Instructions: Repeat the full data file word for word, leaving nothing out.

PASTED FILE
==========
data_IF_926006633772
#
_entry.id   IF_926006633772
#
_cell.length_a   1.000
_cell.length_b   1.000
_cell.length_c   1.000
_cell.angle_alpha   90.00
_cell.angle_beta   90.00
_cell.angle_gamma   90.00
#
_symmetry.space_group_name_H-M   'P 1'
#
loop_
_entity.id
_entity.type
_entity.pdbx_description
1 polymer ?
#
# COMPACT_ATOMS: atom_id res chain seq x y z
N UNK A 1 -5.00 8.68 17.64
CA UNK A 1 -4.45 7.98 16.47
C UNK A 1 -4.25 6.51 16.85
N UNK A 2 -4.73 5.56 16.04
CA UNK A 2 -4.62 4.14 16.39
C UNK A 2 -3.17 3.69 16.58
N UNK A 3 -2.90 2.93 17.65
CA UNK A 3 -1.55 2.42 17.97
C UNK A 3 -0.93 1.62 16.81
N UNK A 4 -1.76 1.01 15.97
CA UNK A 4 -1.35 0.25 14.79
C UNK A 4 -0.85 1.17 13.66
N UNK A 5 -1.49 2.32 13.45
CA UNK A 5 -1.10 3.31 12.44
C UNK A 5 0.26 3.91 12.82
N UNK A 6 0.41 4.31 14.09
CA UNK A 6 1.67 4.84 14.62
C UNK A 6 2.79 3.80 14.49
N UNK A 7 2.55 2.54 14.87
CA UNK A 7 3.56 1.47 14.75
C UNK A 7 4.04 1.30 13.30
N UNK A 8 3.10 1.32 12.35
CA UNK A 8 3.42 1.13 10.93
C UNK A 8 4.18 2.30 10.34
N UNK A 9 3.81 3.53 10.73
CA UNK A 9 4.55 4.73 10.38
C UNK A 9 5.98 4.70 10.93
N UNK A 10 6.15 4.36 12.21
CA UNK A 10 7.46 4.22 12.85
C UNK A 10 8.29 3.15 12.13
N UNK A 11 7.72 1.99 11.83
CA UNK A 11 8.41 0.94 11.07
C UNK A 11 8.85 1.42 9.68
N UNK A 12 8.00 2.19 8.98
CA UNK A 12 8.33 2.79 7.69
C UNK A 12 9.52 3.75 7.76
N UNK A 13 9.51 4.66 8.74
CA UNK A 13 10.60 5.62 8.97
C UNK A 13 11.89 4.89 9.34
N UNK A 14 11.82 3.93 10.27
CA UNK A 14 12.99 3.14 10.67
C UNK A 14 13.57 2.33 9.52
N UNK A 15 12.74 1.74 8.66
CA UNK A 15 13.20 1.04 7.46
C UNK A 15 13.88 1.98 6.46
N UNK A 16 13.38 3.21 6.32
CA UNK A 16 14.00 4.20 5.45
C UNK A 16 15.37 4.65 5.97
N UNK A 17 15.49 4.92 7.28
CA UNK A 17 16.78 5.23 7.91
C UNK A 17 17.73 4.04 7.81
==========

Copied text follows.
data_IF_926006633772
#
_entry.id   IF_926006633772
#
_cell.length_a   1.000
_cell.length_b   1.000
_cell.length_c   1.000
_cell.angle_alpha   90.00
_cell.angle_beta   90.00
_cell.angle_gamma   90.00
#
_symmetry.space_group_name_H-M   'P 1'
#
loop_
_entity.id
_entity.type
_entity.pdbx_description
1 polymer ?
#
# COMPACT_ATOMS: atom_id res chain seq x y z
N UNK A 1 -5.00 8.68 17.64
CA UNK A 1 -4.45 7.98 16.47
C UNK A 1 -4.25 6.51 16.85
N UNK A 2 -4.73 5.56 16.04
CA UNK A 2 -4.62 4.14 16.39
C UNK A 2 -3.17 3.69 16.58
N UNK A 3 -2.90 2.93 17.65
CA UNK A 3 -1.55 2.42 17.97
C UNK A 3 -0.93 1.62 16.81
N UNK A 4 -1.76 1.01 15.97
CA UNK A 4 -1.35 0.25 14.79
C UNK A 4 -0.85 1.17 13.66
N UNK A 5 -1.49 2.32 13.45
CA UNK A 5 -1.10 3.31 12.44
C UNK A 5 0.26 3.91 12.82
N UNK A 6 0.41 4.31 14.09
CA UNK A 6 1.67 4.84 14.62
C UNK A 6 2.79 3.80 14.49
N UNK A 7 2.55 2.54 14.87
CA UNK A 7 3.56 1.47 14.75
C UNK A 7 4.04 1.30 13.30
N UNK A 8 3.10 1.32 12.35
CA UNK A 8 3.42 1.13 10.93
C UNK A 8 4.18 2.30 10.34
N UNK A 9 3.81 3.53 10.73
CA UNK A 9 4.55 4.73 10.38
C UNK A 9 5.98 4.70 10.93
N UNK A 10 6.15 4.36 12.21
CA UNK A 10 7.46 4.22 12.85
C UNK A 10 8.29 3.15 12.13
N UNK A 11 7.72 1.99 11.83
CA UNK A 11 8.41 0.94 11.07
C UNK A 11 8.85 1.42 9.68
N UNK A 12 8.00 2.19 8.98
CA UNK A 12 8.33 2.79 7.69
C UNK A 12 9.52 3.75 7.76
N UNK A 13 9.51 4.66 8.74
CA UNK A 13 10.60 5.62 8.97
C UNK A 13 11.89 4.89 9.34
N UNK A 14 11.82 3.93 10.27
CA UNK A 14 12.99 3.14 10.67
C UNK A 14 13.57 2.33 9.52
N UNK A 15 12.74 1.74 8.66
CA UNK A 15 13.20 1.04 7.46
C UNK A 15 13.88 1.98 6.46
N UNK A 16 13.38 3.21 6.32
CA UNK A 16 14.00 4.20 5.45
C UNK A 16 15.37 4.65 5.97
N UNK A 17 15.49 4.92 7.28
CA UNK A 17 16.78 5.23 7.91
C UNK A 17 17.73 4.04 7.81